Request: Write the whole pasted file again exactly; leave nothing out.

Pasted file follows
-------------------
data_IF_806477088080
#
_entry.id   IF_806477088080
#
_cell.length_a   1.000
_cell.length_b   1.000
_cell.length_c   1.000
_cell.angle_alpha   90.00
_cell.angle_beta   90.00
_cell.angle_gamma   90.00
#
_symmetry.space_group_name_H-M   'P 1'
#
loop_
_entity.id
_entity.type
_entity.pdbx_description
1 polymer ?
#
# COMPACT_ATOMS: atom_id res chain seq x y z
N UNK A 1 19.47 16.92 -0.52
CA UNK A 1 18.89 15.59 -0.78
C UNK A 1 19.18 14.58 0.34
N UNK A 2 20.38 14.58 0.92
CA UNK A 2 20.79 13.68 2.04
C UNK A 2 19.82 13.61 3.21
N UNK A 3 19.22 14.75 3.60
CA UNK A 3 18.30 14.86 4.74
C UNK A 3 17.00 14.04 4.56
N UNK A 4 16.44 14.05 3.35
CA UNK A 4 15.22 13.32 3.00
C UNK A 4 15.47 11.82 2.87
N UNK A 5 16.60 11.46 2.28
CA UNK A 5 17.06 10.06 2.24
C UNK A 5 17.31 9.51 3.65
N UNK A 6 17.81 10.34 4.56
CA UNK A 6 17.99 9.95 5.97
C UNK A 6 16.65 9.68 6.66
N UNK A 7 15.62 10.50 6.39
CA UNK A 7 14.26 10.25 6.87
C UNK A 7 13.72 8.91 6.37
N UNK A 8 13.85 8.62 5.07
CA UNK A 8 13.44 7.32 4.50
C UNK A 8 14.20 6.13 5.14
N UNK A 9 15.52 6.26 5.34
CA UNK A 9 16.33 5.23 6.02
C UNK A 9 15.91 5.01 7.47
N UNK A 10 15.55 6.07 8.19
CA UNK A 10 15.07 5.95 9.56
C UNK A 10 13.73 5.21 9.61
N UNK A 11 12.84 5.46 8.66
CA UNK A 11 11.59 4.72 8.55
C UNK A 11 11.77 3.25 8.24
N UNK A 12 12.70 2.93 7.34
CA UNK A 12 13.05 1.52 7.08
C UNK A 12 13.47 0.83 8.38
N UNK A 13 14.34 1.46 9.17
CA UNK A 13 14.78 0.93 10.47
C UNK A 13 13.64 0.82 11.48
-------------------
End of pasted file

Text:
data_IF_806477088080
#
_entry.id   IF_806477088080
#
_cell.length_a   1.000
_cell.length_b   1.000
_cell.length_c   1.000
_cell.angle_alpha   90.00
_cell.angle_beta   90.00
_cell.angle_gamma   90.00
#
_symmetry.space_group_name_H-M   'P 1'
#
loop_
_entity.id
_entity.type
_entity.pdbx_description
1 polymer ?
#
# COMPACT_ATOMS: atom_id res chain seq x y z
N UNK A 1 19.47 16.92 -0.52
CA UNK A 1 18.89 15.59 -0.78
C UNK A 1 19.18 14.58 0.34
N UNK A 2 20.38 14.58 0.92
CA UNK A 2 20.79 13.68 2.04
C UNK A 2 19.82 13.61 3.21
N UNK A 3 19.22 14.75 3.60
CA UNK A 3 18.30 14.86 4.74
C UNK A 3 17.00 14.04 4.56
N UNK A 4 16.44 14.05 3.35
CA UNK A 4 15.22 13.32 3.00
C UNK A 4 15.47 11.82 2.87
N UNK A 5 16.60 11.46 2.28
CA UNK A 5 17.06 10.06 2.24
C UNK A 5 17.31 9.51 3.65
N UNK A 6 17.81 10.34 4.56
CA UNK A 6 17.99 9.95 5.97
C UNK A 6 16.65 9.68 6.66
N UNK A 7 15.62 10.50 6.39
CA UNK A 7 14.26 10.25 6.87
C UNK A 7 13.72 8.91 6.37
N UNK A 8 13.85 8.62 5.07
CA UNK A 8 13.44 7.32 4.50
C UNK A 8 14.20 6.13 5.14
N UNK A 9 15.52 6.26 5.34
CA UNK A 9 16.33 5.23 6.02
C UNK A 9 15.91 5.01 7.47
N UNK A 10 15.55 6.07 8.19
CA UNK A 10 15.07 5.95 9.56
C UNK A 10 13.73 5.21 9.61
N UNK A 11 12.84 5.46 8.66
CA UNK A 11 11.59 4.72 8.55
C UNK A 11 11.77 3.25 8.24
N UNK A 12 12.70 2.93 7.34
CA UNK A 12 13.05 1.52 7.08
C UNK A 12 13.47 0.83 8.38
N UNK A 13 14.34 1.46 9.17
CA UNK A 13 14.78 0.93 10.47
C UNK A 13 13.64 0.82 11.48